Well, I guess that’s the difference between someone who is viewing programming from perfective of profession and a craft vs. someone who is a practioner just trying to get something done (and I don’t mean that perjoratively; on some mailing lists I play the letter role against the former. 🙂

        It’s similar to how an accountant or lawyer tells a business owner “I wouldn’t do that” and the business owner, not steeping in all the ramifications that the professionals are aware of as being *potential* ignores their advice because it seems like too much effort, and plows ahead. God knows I’ve been that business owner in the past and have plowed ahead against all advice, though much to my chargin later. 🙂

        @Douglas: I am leery of republishing plugins, …

        No, that’s not exactly what I was saying. What I was saying is that since it’s open-source you can contribute your changes back to the original author it they’ll accept, and you can do it proactively by contacting and offering. I currently work as a marketing consultant and website implementor for niche print publishers and use Drupal for web technology, and the Drupal community is always contacting plugin authors (Drupal calls them “modules”) and offering to help improve other’s modules.

        Just a thought.

        P.S. Thanks for the editing fix.

        • 9

          Good points, Mike!

          I may tinker with the plugin to add that option of “Only display Posts Prior to the Post Displayed”. I think the second option is a little more proprietary for my blog, but I’ll check and see it it may be of interest to the author.

  6. 11
  7. 13

    Doug – I may be missing something here. It seems that

    AND post_date <= '$now'

    doesn’t prevent posts made after that particular post from being included, so much as it prevents inclusion of posts that you may have set to be published in the future.

    Hope that makes sense and thanks for the great blog.

  8. 15

    @Mike: Well, I guess that?s the difference between someone who is viewing programming from perfective of profession and a craft vs. someone who is a practioner just trying to get something done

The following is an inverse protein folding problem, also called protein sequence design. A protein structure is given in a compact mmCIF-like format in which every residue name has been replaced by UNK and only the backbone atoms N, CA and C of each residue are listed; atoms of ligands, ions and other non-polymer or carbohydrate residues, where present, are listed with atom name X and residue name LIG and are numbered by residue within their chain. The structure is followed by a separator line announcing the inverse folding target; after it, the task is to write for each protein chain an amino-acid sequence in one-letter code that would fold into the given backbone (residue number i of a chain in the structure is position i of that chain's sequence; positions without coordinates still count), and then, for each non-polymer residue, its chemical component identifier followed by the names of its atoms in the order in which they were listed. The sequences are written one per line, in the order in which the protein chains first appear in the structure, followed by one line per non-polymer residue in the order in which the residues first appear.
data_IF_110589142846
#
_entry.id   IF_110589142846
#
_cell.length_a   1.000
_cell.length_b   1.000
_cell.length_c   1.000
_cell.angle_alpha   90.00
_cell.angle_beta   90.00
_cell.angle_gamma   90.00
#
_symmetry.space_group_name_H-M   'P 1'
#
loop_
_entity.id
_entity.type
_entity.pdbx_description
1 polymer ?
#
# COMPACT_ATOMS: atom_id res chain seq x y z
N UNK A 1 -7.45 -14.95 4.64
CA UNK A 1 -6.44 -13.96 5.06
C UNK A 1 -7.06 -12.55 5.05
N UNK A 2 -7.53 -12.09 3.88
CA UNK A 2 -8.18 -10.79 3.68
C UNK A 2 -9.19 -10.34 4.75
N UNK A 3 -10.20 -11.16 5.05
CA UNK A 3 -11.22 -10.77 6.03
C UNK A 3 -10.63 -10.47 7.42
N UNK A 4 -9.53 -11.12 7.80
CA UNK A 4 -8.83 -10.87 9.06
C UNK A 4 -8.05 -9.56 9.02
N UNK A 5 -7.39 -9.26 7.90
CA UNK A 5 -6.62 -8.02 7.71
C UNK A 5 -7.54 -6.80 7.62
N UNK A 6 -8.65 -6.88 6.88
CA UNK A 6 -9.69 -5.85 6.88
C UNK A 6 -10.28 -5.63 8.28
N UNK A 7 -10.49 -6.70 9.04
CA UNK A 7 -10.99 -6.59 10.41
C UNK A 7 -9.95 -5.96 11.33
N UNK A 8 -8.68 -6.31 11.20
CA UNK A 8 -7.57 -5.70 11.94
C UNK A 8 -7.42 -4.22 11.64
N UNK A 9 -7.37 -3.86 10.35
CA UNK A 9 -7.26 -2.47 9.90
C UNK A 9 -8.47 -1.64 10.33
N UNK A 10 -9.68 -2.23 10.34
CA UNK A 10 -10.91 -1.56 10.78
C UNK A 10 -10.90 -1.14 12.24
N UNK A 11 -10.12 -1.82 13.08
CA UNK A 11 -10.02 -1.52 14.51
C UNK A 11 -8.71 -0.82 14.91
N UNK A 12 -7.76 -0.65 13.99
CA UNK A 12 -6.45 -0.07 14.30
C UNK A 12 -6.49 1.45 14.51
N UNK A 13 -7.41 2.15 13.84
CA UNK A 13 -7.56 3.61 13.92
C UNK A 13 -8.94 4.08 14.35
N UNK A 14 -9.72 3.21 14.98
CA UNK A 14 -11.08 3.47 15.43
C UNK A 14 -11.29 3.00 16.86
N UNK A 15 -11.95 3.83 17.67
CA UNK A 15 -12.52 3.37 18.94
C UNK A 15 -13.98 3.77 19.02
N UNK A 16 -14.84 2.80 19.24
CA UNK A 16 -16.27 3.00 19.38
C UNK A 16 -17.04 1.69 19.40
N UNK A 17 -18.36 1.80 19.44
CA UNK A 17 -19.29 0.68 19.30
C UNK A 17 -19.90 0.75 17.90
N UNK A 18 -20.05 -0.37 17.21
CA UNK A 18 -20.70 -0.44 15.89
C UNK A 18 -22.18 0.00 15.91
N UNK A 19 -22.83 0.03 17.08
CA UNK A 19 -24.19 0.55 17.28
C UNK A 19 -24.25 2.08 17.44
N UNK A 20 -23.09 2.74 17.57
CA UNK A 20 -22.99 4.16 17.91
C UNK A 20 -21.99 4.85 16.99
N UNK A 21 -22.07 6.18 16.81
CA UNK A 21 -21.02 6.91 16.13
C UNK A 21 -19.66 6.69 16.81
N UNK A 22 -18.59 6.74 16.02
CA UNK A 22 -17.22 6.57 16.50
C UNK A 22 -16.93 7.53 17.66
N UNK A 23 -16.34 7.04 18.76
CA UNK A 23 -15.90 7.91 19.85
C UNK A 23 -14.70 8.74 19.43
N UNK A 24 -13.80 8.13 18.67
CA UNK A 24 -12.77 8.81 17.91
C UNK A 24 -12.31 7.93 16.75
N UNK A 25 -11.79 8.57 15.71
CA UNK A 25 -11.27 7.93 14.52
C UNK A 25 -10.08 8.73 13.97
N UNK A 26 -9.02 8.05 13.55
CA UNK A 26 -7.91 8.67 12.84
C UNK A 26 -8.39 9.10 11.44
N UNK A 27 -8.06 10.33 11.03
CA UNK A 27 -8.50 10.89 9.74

Interesting distinction. While it would be nice to have everything running at the absolute best it can be, in many cases that seems impractical. I strive to find a balance in my programming between how I would like something to run and how much $ or time it will take to get it there.

    I strive to do the minimum it takes to accomplish the purpose I’m try to achieve. To spend more time would not be cost effective.

    In short, unless that loss in efficiency was noticeable in my blog I would not spend the extra time, If it’s noticeable than I would decide whether the additional time would be worth the result. Perfection is not always the best solution.

    • 16

      @Dwayne: I strive to do the minimum it takes to accomplish the purpose I?m try to achieve. To spend more time would not be cost effective.

      Of course if always doing the minimum means that you don’t learn better techniques causing you to repeat the minimum many times in the future rather than allow you to avoid it, then you’ve made a false achievement. Yes, many tasks don’t need extra effort but I’ve witnessed many people take shortcuts like this in the past and they were some of the least productive and/or least value-creating people I knew (some of them were unfortunately my employees, hence why I really noticed their lack of productivity.)

      @Dwayne: In short, unless that loss in efficiency was noticeable in my blog I would not spend the extra time, If it?s noticeable than I would decide whether the additional time would be worth the result. Perfection is not always the best solution.

      I think you missed my points. First I was saying that Doug was optimizing for unnoticable efficiencies, not me, but more importantly if you are going to implement a hack that can cause future maintainability issues for goodness sake don’t publish it for other’s use without at least telling them of the kind of maintainability problems it might cause for them later.

      The irony of your comment is that taking the quick and easy route often ends up costing you a lot more time in the future when you install a security update for your WordPress, loose your hacked functionality and want it back. Now you have a haystack with a missing needle and you now need to figure out where the needle used to be.

      Spend extra time on performance? Bah, generally not needed. Spend extra time on maintainability? Yes, it often pays for itself in the long run.

      Wrapping up, yes it’s human nature to dismiss warnings for things that have never caused oneself pain. Feel the pain once and you’ll be a lot more likely to heed those warnings from others who have already felt that pain.

  9. 17

    One thing I should say; I do think Doug’s hack would be a good addition to WordPress, at least as a user option. It does seem rather silly to limit related posts to only those that came before.

    ALSO, I would like to ask Doug to post about how his daily posts are posted from del.icio.us; that would be an interesting topic.

  10. 20

Leave a Reply